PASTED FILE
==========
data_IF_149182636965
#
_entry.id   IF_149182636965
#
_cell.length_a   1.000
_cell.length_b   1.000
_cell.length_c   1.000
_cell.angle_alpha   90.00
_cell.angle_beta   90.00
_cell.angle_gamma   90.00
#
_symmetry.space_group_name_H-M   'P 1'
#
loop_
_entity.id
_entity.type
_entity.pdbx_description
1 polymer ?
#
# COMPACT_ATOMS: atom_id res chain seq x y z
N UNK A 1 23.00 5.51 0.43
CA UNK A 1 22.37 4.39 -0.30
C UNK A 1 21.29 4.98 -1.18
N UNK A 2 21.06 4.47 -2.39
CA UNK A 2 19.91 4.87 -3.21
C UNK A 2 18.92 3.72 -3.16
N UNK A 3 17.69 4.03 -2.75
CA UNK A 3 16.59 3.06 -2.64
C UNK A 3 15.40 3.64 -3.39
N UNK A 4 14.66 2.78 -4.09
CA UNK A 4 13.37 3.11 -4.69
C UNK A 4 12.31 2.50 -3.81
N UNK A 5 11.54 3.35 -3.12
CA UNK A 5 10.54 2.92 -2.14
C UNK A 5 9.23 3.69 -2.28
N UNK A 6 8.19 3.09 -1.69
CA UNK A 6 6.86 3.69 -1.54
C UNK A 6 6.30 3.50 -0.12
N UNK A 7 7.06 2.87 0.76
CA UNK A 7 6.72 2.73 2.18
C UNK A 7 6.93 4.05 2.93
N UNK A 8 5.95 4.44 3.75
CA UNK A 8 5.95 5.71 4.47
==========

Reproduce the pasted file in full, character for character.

data_IF_149182636965
#
_entry.id   IF_149182636965
#
_cell.length_a   1.000
_cell.length_b   1.000
_cell.length_c   1.000
_cell.angle_alpha   90.00
_cell.angle_beta   90.00
_cell.angle_gamma   90.00
#
_symmetry.space_group_name_H-M   'P 1'
#
loop_
_entity.id
_entity.type
_entity.pdbx_description
1 polymer ?
#
# COMPACT_ATOMS: atom_id res chain seq x y z
N UNK A 1 23.00 5.51 0.43
CA UNK A 1 22.37 4.39 -0.30
C UNK A 1 21.29 4.98 -1.18
N UNK A 2 21.06 4.47 -2.39
CA UNK A 2 19.91 4.87 -3.21
C UNK A 2 18.92 3.72 -3.16
N UNK A 3 17.69 4.03 -2.75
CA UNK A 3 16.59 3.06 -2.64
C UNK A 3 15.40 3.64 -3.39
N UNK A 4 14.66 2.78 -4.09
CA UNK A 4 13.37 3.11 -4.69
C UNK A 4 12.31 2.50 -3.81
N UNK A 5 11.54 3.35 -3.12
CA UNK A 5 10.54 2.92 -2.14
C UNK A 5 9.23 3.69 -2.28
N UNK A 6 8.19 3.09 -1.69
CA UNK A 6 6.86 3.69 -1.54
C UNK A 6 6.30 3.50 -0.12
N UNK A 7 7.06 2.87 0.76
CA UNK A 7 6.72 2.73 2.18
C UNK A 7 6.93 4.05 2.93
N UNK A 8 5.95 4.44 3.75
CA UNK A 8 5.95 5.71 4.47